Harmonic radar tracking reveals random dispersal pattern of bumblebee (Bombus terrestris) queens after hibernation

A - Papers appearing in refereed journals

Makinson, J. C., Woodgate, J. L., Reynolds, A. M., Capaldi, E. A., Perry, C. J. and Chittka, L. 2019. Harmonic radar tracking reveals random dispersal pattern of bumblebee (Bombus terrestris) queens after hibernation. Scientific Reports. 9 (4651).

AuthorsMakinson, J. C., Woodgate, J. L., Reynolds, A. M., Capaldi, E. A., Perry, C. J. and Chittka, L.
Abstract

The dispersal of animals from their birth place has profound effects on the immediate survival and longer-term persistence of populations. Molecular studies have estimated that bumblebee colonies can be established many kilometers from their queens’ natal nest site. However, little is known about when and how queens disperse during their lifespan. One possible life stage when dispersal may occur, is directly after emerging from hibernation, but little is known of queens’ behavior during this period. Here, harmonic radar tracking of artificially over-wintered Bombus terrestris queens shows that they spend most of their time resting on the ground with intermittent very short flights (duration and distance). We corroborate these behaviors with observations of wild queen bees, which show similar prolonged resting periods between short flights, indicating that the behavior of our radar-monitored bees was not due to the attachment of transponders nor an artifact of the bees being commercially reared. Radar-monitored flights were not continuously directed away from the origin, suggesting that they were not intentionally trying to disperse from their artificial emergence site. Flights did not loop back to the origin suggesting bees were not trying to remember or get back to the original release site. Most individuals dispersed from the range of the harmonic radar within less than two days and did not return. Flight directions were not different from a uniform distribution and flight lengths followed an exponential distribution, both suggesting random dispersal. A random walk model based on our observed data estimates a positive net dispersal from the origin over many flights, indicating a biased random dispersal, and estimates the net displacement of queens to be within the range of those estimated in genetic studies. We suggest that a distinct post-hibernation life history stage consisting mostly of rest with intermittent short flights and infrequent foraging fulfils the dual purpose of ovary development and dispersal prior to nest searching.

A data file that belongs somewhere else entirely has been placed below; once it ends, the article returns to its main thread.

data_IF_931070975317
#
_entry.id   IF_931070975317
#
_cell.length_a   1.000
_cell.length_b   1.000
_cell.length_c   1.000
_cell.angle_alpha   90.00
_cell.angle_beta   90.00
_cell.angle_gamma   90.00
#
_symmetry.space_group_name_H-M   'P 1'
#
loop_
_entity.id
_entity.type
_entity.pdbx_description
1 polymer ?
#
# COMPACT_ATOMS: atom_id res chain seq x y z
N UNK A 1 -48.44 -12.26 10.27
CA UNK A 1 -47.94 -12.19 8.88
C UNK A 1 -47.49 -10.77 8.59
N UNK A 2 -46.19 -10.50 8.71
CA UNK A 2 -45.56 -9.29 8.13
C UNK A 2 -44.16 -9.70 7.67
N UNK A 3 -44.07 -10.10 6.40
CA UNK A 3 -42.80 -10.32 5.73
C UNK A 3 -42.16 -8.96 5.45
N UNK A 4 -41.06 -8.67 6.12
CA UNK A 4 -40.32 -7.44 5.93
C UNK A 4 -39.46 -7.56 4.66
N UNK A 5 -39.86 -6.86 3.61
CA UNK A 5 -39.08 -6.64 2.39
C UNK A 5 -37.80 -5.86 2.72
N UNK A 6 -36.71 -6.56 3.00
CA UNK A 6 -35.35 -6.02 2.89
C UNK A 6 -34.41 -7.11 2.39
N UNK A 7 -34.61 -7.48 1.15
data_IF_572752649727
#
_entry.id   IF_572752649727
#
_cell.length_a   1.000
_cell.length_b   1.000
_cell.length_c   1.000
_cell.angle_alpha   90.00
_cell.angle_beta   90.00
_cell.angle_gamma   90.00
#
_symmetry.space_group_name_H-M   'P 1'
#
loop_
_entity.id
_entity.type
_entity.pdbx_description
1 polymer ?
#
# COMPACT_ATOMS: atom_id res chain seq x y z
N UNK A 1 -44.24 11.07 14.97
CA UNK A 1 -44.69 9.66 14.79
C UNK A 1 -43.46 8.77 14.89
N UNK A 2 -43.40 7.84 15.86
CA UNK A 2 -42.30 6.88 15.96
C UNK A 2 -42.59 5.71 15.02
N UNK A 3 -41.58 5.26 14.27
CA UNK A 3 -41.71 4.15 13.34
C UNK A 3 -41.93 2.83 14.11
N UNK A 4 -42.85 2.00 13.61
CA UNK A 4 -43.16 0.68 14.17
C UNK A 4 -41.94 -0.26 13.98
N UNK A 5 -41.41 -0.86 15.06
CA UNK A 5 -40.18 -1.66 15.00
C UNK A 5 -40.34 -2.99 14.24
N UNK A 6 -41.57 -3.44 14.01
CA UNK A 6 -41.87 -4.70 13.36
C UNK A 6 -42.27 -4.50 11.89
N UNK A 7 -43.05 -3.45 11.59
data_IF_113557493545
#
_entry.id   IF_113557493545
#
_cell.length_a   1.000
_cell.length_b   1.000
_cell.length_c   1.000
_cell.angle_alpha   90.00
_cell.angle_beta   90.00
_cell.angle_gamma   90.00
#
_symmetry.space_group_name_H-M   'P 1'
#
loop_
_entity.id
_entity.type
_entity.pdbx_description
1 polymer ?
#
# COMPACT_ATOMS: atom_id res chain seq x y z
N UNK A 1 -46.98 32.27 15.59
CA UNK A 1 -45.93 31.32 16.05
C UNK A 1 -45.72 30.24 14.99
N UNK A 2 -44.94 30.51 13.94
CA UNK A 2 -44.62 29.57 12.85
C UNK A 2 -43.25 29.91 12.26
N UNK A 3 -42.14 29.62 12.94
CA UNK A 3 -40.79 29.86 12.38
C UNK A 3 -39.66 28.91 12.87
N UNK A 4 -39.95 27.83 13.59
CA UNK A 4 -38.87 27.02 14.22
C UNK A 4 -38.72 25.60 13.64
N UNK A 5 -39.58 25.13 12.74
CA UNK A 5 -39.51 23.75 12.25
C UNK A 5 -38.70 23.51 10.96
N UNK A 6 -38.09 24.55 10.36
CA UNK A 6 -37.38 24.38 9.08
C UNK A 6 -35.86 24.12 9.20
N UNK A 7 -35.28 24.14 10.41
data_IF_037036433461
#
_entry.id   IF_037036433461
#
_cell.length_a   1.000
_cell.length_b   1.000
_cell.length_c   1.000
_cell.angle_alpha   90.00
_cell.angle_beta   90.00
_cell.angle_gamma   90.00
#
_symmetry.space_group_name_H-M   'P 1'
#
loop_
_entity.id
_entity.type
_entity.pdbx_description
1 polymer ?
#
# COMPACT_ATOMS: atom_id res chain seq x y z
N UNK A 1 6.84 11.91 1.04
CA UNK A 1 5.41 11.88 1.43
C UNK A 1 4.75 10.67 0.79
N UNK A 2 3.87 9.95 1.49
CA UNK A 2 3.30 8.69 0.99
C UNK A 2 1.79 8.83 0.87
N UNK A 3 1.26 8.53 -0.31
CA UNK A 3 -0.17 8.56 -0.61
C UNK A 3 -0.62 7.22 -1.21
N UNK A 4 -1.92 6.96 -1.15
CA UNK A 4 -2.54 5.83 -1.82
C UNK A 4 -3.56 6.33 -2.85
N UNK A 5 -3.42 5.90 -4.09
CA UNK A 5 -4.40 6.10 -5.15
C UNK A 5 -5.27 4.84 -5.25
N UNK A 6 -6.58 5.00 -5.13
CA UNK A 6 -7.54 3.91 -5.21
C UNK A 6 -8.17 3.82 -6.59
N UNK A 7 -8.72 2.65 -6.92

KeywordsBumblebees; Queens; Dispersal; Harmonic radar tracking
Year of Publication2019
JournalScientific Reports
Journal citation9 (4651)
Digital Object Identifier (DOI)doi:10.1038/s41598-019-40355-6
Open accessPublished as ‘gold’ (paid) open access
FunderBiotechnology and Biological Sciences Research Council
Engineering and Physical Sciences Research Council
Funder project or codeSpace use by bees - radar tracking of spatial movements for key pollinators
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Publisher's version
Copyright license
CC BY
Output statusPublished
Publication dates
Online20 Mar 2019
Publication process dates
Accepted12 Feb 2019
PublisherNature Publishing Group
ISSN2045-2322

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